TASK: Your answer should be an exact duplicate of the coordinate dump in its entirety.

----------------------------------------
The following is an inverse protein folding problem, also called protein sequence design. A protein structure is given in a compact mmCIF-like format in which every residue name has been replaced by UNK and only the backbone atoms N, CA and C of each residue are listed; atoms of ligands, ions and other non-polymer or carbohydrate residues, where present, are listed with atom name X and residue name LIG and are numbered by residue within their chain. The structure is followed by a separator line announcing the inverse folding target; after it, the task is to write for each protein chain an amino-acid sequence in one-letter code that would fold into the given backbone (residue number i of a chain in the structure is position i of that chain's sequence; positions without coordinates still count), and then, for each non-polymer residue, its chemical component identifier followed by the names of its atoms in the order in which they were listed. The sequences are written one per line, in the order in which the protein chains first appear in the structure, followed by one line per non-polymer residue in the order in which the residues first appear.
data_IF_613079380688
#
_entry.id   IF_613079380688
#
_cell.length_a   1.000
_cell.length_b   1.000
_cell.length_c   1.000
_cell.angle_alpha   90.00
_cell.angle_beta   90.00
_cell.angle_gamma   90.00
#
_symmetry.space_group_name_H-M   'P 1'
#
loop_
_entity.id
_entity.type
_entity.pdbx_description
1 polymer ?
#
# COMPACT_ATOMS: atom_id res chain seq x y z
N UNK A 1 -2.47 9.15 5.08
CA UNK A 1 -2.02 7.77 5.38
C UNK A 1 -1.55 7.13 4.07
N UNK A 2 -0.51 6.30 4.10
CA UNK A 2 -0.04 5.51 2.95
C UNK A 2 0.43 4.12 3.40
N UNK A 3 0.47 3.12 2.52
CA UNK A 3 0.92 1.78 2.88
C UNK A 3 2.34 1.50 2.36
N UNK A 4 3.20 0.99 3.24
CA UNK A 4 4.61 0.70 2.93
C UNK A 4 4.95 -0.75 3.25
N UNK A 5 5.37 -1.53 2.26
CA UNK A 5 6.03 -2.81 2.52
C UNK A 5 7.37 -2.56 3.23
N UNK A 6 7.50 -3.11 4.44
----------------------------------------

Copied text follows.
The following is an inverse protein folding problem, also called protein sequence design. A protein structure is given in a compact mmCIF-like format in which every residue name has been replaced by UNK and only the backbone atoms N, CA and C of each residue are listed; atoms of ligands, ions and other non-polymer or carbohydrate residues, where present, are listed with atom name X and residue name LIG and are numbered by residue within their chain. The structure is followed by a separator line announcing the inverse folding target; after it, the task is to write for each protein chain an amino-acid sequence in one-letter code that would fold into the given backbone (residue number i of a chain in the structure is position i of that chain's sequence; positions without coordinates still count), and then, for each non-polymer residue, its chemical component identifier followed by the names of its atoms in the order in which they were listed. The sequences are written one per line, in the order in which the protein chains first appear in the structure, followed by one line per non-polymer residue in the order in which the residues first appear.
data_IF_613079380688
#
_entry.id   IF_613079380688
#
_cell.length_a   1.000
_cell.length_b   1.000
_cell.length_c   1.000
_cell.angle_alpha   90.00
_cell.angle_beta   90.00
_cell.angle_gamma   90.00
#
_symmetry.space_group_name_H-M   'P 1'
#
loop_
_entity.id
_entity.type
_entity.pdbx_description
1 polymer ?
#
# COMPACT_ATOMS: atom_id res chain seq x y z
N UNK A 1 -2.47 9.15 5.08
CA UNK A 1 -2.02 7.77 5.38
C UNK A 1 -1.55 7.13 4.07
N UNK A 2 -0.51 6.30 4.10
CA UNK A 2 -0.04 5.51 2.95
C UNK A 2 0.43 4.12 3.40
N UNK A 3 0.47 3.12 2.52
CA UNK A 3 0.92 1.78 2.88
C UNK A 3 2.34 1.50 2.36
N UNK A 4 3.20 0.99 3.24
CA UNK A 4 4.61 0.70 2.93
C UNK A 4 4.95 -0.75 3.25
N UNK A 5 5.37 -1.53 2.26
CA UNK A 5 6.03 -2.81 2.52
C UNK A 5 7.37 -2.56 3.23
N UNK A 6 7.50 -3.11 4.44